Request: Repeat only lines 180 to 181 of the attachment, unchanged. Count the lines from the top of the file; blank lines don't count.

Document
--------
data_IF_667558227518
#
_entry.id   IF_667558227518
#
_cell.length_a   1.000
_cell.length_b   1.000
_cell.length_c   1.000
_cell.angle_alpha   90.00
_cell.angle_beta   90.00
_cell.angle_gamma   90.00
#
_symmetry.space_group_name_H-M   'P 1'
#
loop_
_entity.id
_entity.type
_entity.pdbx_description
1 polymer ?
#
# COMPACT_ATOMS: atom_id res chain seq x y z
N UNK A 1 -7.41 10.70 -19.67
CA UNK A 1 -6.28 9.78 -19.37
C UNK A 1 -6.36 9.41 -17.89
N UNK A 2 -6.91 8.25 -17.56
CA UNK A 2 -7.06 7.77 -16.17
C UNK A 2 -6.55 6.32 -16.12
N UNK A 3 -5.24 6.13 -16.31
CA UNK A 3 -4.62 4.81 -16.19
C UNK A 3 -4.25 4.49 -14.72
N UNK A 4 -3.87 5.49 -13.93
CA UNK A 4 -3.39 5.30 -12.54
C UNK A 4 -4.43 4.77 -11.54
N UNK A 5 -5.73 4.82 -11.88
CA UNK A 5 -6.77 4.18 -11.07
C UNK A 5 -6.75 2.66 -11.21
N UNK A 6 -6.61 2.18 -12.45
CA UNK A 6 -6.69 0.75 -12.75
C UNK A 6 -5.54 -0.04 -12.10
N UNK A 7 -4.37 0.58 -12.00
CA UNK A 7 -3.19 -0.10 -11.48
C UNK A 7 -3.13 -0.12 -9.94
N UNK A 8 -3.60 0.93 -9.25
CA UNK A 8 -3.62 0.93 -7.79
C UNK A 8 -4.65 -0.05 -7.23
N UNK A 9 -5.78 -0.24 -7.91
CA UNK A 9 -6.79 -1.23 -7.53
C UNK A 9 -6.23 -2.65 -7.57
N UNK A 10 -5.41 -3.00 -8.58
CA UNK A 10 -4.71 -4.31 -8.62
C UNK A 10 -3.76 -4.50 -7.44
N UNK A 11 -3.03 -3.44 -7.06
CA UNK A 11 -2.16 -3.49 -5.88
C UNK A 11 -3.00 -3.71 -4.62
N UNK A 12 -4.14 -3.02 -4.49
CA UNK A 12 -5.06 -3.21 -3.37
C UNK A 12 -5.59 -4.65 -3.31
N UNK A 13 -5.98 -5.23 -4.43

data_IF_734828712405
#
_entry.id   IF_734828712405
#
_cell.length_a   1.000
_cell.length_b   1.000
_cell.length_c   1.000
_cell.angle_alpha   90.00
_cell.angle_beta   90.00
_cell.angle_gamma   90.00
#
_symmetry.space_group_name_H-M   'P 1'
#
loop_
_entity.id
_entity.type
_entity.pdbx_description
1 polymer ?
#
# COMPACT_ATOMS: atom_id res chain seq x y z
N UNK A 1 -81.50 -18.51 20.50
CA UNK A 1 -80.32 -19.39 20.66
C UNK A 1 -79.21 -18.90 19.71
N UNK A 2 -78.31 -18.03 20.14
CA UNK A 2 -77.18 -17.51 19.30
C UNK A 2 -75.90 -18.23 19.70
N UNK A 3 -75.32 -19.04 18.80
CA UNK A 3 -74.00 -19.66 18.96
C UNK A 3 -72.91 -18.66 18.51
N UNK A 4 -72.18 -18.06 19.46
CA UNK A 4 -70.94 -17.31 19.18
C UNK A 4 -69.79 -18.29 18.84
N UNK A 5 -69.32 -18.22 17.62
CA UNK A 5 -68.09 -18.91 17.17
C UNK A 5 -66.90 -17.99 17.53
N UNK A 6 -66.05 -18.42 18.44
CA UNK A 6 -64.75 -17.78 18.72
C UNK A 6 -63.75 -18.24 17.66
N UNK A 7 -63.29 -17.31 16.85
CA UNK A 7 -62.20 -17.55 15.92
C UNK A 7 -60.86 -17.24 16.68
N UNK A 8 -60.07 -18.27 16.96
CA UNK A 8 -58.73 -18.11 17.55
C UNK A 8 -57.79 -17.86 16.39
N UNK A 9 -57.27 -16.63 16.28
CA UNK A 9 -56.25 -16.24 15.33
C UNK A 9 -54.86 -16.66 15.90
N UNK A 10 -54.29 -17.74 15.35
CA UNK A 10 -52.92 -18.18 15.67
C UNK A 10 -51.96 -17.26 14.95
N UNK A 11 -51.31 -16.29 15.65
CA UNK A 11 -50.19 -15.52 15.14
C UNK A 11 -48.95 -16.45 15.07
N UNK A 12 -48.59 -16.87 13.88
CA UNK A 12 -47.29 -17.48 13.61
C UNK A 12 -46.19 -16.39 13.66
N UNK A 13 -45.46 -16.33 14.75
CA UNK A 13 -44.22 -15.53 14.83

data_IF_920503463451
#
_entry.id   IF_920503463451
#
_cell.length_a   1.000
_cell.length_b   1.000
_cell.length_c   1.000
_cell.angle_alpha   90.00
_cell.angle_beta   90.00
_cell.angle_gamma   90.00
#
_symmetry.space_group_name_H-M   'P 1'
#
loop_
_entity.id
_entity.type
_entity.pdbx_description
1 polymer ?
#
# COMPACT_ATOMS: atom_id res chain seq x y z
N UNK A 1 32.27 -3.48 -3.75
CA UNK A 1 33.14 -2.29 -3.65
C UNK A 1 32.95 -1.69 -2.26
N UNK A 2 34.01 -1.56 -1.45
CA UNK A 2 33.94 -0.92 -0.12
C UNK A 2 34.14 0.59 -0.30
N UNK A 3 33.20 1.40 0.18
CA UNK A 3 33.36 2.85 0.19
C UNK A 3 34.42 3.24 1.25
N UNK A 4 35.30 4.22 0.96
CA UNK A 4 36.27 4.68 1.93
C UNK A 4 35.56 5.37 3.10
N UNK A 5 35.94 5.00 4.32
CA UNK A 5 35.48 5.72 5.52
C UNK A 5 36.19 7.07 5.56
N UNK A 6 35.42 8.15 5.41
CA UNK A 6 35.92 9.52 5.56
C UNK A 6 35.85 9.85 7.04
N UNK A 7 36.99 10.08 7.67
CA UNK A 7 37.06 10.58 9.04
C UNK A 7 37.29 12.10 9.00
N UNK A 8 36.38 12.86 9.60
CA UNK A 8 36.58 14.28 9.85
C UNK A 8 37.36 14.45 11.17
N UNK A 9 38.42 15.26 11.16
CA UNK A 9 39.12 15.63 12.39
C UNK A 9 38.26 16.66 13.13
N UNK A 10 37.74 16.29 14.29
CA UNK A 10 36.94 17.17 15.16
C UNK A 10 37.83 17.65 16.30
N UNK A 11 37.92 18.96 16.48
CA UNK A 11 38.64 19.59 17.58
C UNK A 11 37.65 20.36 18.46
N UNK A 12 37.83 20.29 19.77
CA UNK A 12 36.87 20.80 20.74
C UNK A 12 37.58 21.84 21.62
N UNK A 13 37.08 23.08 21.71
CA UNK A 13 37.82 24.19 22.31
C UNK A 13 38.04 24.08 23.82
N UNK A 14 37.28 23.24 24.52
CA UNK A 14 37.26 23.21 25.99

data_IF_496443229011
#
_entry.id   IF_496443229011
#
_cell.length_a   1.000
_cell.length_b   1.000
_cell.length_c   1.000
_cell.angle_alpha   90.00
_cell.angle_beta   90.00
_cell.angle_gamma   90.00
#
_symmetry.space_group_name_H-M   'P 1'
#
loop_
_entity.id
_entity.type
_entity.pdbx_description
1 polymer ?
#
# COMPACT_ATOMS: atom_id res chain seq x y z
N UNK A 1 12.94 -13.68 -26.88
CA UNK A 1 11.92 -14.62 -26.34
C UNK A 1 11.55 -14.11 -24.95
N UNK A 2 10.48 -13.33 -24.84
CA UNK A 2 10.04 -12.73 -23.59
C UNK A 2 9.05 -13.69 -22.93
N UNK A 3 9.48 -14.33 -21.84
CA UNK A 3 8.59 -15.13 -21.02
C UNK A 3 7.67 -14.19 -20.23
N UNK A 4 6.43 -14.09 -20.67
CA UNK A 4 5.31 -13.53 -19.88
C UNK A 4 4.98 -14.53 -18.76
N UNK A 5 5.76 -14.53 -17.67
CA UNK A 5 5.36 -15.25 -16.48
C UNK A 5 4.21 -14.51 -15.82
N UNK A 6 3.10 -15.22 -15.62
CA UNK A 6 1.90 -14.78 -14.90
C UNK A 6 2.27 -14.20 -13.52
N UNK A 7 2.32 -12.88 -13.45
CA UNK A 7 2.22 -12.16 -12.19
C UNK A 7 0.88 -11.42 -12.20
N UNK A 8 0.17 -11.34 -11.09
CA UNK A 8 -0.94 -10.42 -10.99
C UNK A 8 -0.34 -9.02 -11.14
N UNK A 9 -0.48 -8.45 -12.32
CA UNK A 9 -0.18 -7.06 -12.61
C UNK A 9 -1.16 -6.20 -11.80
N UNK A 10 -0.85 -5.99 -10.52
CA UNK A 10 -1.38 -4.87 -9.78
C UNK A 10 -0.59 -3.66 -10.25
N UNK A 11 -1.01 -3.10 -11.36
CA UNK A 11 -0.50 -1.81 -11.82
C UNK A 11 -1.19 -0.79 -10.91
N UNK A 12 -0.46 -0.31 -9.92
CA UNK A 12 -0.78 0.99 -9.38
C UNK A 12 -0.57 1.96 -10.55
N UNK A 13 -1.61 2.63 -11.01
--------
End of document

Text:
#
_cell.length_a   1.000